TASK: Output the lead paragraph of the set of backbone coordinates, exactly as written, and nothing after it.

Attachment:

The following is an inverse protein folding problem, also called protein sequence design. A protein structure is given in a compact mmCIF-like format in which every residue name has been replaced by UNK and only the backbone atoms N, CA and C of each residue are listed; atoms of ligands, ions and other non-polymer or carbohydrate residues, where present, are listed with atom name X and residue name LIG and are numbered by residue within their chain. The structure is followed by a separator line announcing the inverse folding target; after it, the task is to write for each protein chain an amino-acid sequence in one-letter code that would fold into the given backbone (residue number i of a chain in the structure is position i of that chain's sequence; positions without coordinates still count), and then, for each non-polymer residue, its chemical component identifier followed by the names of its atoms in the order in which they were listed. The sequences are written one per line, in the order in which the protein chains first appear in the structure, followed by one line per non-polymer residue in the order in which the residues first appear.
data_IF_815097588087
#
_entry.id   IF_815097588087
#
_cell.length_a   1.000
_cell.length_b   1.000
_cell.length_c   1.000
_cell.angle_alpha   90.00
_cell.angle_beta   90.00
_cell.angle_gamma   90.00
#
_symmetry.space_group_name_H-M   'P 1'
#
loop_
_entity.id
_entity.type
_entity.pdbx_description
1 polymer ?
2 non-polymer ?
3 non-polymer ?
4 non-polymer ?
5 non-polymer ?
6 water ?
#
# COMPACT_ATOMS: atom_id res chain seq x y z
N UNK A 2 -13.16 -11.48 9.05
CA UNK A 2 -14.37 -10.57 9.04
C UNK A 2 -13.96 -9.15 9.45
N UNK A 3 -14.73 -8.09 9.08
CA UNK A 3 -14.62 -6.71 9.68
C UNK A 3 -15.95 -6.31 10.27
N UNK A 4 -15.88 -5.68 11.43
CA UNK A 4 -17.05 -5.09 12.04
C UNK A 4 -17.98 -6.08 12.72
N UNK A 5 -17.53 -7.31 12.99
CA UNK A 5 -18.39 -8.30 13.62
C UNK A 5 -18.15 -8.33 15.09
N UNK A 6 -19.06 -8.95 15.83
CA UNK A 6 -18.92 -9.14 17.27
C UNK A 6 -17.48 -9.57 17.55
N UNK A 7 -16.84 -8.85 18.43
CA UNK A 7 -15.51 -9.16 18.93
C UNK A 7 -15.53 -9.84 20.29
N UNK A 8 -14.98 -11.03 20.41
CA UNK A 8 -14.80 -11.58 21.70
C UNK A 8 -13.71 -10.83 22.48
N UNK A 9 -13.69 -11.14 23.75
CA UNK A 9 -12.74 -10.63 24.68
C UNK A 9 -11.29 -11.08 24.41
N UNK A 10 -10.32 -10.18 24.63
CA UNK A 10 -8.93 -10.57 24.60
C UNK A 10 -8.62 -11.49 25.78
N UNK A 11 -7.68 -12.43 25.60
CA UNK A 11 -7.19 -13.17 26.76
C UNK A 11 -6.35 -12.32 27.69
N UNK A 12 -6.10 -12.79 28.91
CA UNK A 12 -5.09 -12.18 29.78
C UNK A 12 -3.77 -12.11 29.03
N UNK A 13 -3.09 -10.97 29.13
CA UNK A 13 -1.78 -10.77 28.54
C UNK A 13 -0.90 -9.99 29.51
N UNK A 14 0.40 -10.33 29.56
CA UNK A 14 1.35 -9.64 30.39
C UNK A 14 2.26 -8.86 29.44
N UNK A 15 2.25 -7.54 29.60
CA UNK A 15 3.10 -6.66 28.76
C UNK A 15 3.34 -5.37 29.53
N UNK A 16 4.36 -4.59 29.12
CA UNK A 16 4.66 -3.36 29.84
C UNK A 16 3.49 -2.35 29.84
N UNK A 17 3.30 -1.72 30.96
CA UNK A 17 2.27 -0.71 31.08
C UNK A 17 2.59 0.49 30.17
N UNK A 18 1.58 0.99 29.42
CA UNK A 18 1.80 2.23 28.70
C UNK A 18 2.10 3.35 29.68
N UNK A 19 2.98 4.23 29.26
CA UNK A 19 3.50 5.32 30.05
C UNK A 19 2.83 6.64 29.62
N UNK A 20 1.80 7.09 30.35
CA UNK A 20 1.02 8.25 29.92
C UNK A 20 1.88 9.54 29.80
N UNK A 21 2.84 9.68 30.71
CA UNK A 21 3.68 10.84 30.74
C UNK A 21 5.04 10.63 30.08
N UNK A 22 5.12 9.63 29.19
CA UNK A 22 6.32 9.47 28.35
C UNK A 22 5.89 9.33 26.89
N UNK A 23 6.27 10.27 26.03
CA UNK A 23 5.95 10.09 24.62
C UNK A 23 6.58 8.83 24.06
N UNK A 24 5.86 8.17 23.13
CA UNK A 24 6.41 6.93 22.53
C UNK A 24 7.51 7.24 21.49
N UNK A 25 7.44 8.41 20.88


The following is an inverse protein folding problem, also called protein sequence design. A protein structure is given in a compact mmCIF-like format in which every residue name has been replaced by UNK and only the backbone atoms N, CA and C of each residue are listed; atoms of ligands, ions and other non-polymer or carbohydrate residues, where present, are listed with atom name X and residue name LIG and are numbered by residue within their chain. The structure is followed by a separator line announcing the inverse folding target; after it, the task is to write for each protein chain an amino-acid sequence in one-letter code that would fold into the given backbone (residue number i of a chain in the structure is position i of that chain's sequence; positions without coordinates still count), and then, for each non-polymer residue, its chemical component identifier followed by the names of its atoms in the order in which they were listed. The sequences are written one per line, in the order in which the protein chains first appear in the structure, followed by one line per non-polymer residue in the order in which the residues first appear.